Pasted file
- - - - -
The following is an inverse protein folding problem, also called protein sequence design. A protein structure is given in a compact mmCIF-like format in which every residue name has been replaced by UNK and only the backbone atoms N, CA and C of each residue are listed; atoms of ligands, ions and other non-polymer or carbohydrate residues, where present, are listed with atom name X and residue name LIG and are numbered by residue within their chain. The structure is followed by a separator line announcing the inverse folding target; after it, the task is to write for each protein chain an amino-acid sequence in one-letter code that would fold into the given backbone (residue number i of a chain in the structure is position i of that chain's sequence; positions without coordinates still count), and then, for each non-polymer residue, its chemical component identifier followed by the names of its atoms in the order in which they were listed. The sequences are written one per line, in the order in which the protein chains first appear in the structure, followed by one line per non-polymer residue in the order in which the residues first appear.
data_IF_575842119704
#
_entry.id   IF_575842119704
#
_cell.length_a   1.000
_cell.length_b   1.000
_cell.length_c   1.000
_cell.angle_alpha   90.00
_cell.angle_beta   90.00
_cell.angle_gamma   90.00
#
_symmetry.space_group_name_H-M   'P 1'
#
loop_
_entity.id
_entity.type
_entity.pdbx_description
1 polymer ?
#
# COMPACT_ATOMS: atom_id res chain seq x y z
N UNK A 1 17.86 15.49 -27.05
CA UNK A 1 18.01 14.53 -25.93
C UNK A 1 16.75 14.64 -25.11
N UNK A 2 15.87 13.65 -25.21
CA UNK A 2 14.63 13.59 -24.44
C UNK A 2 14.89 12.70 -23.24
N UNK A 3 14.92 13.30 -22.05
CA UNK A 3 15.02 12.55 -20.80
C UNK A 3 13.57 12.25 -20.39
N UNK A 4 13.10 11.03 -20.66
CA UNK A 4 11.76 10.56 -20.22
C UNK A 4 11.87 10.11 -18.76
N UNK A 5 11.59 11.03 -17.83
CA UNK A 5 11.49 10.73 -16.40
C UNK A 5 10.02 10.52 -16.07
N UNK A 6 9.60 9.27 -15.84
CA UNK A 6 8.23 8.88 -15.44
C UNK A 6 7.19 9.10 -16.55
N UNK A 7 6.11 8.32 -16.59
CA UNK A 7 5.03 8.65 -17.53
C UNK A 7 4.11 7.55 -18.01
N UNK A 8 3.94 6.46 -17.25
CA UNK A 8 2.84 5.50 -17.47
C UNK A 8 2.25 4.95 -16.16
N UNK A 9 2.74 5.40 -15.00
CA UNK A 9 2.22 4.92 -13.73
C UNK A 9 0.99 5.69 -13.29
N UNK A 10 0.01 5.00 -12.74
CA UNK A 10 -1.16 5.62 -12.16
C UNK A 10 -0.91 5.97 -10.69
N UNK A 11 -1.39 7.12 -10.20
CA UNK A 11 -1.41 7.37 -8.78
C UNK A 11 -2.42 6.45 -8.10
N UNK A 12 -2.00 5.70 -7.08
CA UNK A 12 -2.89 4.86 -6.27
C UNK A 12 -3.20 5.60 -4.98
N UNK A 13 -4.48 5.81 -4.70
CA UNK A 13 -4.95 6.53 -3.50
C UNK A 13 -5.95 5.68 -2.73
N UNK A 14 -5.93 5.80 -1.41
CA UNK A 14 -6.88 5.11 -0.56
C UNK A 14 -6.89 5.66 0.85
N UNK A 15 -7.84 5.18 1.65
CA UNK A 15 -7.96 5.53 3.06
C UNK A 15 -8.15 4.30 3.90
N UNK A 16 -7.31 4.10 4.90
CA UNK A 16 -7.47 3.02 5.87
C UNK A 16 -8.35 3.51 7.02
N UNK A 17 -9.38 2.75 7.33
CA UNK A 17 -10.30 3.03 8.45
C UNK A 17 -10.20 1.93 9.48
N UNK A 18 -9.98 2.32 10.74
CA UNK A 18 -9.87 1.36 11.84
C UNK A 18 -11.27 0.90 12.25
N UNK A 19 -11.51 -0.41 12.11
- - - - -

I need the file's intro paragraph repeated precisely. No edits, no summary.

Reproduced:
The following is an inverse protein folding problem, also called protein sequence design. A protein structure is given in a compact mmCIF-like format in which every residue name has been replaced by UNK and only the backbone atoms N, CA and C of each residue are listed; atoms of ligands, ions and other non-polymer or carbohydrate residues, where present, are listed with atom name X and residue name LIG and are numbered by residue within their chain. The structure is followed by a separator line announcing the inverse folding target; after it, the task is to write for each protein chain an amino-acid sequence in one-letter code that would fold into the given backbone (residue number i of a chain in the structure is position i of that chain's sequence; positions without coordinates still count), and then, for each non-polymer residue, its chemical component identifier followed by the names of its atoms in the order in which they were listed. The sequences are written one per line, in the order in which the protein chains first appear in the structure, followed by one line per non-polymer residue in the order in which the residues first appear.